Q - On my lawn I have a Japanese red maple tree thathas grown about three inches within a period of three years. I have given it 5-50-5 fertilizer and it gets plenty of water and sunshine. Please tell me who to make it grow more quickly .
A - Several things could cause the tree to make poor growth. The variegated Japanese maple needs partial shade during hot summer afternoons; it needs little fertilizer; it needs to be watered properly, such as once a week thorougly; it needs good drainage. If planted an inch too deep, it may make no growth for three or four years. If it was growing in a container in which it became root-bound, the root system should have been straightened out before it was planted.
Q - My amaryllis is indoors and is starting to lose its leaves. What can I do?
A - In the fall when leaves start to die, gradually withhold water. Let the bulbs rest in their pots for two or three months, with only enough moisture to stop bulbs from shrinking. The more live roots you preserve, the better flowers will last on the next blooming.
Begin the new growth cycle again by moving the bulbs to a bright warm place and providing more water. Slight bottom heat will speed flowering, but cool nights into the 50s help the flowers last longer.
Amaryllis grows well with daytime highs into the 70s, nights 8 degrees to 10 degrees lower. With a favorable environment and good nutrition, it will bloom for many years.
Q - I want to transplant my young rose bush, planted this spring, to a sunnier spot. When and how should I do it?
A - It can be done in late fall or early spring, but the best time in this area probably is late fall if the weather is not too severe in early to mid-November, when the plant goes dormant.
It will be necessary to cut the rose bush back to six to nine inches to compensate for damage to the roots, which is almost certain to occur. Try to keep a ball of soil around the roots. Thick roots that are broken or torn should be cut back to sound parts.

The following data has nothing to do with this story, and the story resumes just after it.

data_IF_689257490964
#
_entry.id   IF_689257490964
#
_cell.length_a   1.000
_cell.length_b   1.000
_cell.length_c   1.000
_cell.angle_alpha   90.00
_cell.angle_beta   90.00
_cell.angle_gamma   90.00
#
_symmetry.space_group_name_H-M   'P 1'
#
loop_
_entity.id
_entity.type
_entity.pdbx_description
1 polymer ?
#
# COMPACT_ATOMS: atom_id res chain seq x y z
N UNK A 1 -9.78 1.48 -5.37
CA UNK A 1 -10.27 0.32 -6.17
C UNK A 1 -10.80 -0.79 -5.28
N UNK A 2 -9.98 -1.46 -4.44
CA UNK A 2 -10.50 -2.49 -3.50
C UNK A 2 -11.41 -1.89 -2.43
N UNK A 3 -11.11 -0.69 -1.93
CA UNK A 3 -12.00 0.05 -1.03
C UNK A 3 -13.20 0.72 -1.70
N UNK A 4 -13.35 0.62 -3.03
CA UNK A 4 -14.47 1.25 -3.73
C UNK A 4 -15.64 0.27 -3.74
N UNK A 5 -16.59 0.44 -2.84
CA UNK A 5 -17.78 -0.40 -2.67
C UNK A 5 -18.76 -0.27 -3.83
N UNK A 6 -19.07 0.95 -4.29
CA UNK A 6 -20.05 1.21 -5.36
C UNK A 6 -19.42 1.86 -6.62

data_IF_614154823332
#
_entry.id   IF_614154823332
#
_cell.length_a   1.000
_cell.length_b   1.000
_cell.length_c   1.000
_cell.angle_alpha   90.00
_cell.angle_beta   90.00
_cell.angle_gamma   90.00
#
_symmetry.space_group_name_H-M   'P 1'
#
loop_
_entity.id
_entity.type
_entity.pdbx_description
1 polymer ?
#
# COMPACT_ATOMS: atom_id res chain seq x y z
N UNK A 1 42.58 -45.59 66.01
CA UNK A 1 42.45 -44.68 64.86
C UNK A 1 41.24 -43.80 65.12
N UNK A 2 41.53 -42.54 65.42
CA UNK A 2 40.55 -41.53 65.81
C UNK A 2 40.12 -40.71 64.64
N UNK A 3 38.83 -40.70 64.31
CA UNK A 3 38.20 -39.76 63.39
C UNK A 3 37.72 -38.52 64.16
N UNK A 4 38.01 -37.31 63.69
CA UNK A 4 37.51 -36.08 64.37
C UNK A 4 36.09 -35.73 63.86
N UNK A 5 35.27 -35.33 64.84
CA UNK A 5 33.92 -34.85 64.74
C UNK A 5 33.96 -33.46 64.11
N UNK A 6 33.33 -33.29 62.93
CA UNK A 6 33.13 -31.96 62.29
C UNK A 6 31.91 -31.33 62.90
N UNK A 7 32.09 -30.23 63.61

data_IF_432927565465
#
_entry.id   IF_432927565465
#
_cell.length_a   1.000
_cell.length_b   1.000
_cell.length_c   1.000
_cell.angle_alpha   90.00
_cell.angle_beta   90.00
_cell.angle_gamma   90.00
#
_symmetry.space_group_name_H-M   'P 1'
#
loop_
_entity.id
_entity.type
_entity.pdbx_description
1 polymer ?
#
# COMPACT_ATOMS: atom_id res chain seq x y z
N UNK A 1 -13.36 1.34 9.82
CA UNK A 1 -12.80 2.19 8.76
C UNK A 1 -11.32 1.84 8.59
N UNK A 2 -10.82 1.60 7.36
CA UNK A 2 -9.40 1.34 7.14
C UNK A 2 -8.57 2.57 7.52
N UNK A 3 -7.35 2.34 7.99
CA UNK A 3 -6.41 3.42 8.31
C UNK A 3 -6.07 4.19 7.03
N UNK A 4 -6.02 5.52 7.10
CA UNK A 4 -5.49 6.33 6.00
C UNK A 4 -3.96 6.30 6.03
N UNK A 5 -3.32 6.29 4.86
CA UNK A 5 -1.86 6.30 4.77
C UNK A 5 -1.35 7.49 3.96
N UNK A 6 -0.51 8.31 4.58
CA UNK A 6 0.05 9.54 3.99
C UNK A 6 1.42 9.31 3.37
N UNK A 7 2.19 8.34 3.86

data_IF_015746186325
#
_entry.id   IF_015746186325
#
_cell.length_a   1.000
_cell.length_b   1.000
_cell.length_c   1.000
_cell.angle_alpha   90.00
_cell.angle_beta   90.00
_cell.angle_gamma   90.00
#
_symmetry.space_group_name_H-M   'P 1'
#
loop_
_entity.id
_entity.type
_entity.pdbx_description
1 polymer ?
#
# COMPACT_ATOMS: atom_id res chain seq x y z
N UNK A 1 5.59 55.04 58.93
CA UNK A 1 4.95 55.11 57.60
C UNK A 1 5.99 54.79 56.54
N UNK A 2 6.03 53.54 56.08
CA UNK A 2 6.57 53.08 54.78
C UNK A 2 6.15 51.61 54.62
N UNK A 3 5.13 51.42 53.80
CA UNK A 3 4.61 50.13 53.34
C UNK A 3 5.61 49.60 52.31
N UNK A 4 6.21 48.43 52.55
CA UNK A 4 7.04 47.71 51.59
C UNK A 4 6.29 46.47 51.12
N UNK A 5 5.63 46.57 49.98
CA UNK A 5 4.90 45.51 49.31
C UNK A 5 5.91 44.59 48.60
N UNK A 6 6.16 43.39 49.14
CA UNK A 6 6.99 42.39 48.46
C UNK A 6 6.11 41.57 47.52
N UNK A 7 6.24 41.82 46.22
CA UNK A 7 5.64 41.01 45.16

Mound up soil around the canes for the winter to keep them from drying out.
One big advantages of fall transplanting is the plants can develop new roots much sooner before hot, dry summer weather.
Q - We have a very good crop of potatoes this year. How should I store them?
A - First of all, handle them carefully when harvesting; they're nearly as delicate as apples. If bruised, they won't keep long. If stored properly, general-purpose and baking potatoes will keep for several months; new potatoes will keep for several weeks.
Set aside any that are bruised or cracked and use them first. Don't wash potatoes before you store them. Dampness increases the likelihood of decay. Store them in a cool (45 degrees to 50 degrees F), dark place, if possible, with good ventilation.
Potatoes stored at 70 degrees to 80 degrees should be used within a week. The higher temperature often causes sprouting and shriveling. Potatoes stored below 40 degrees for a week or more may develop a sweet taste because starch turns to sugar. To improve flavor, store for two weeks at a higher temperature.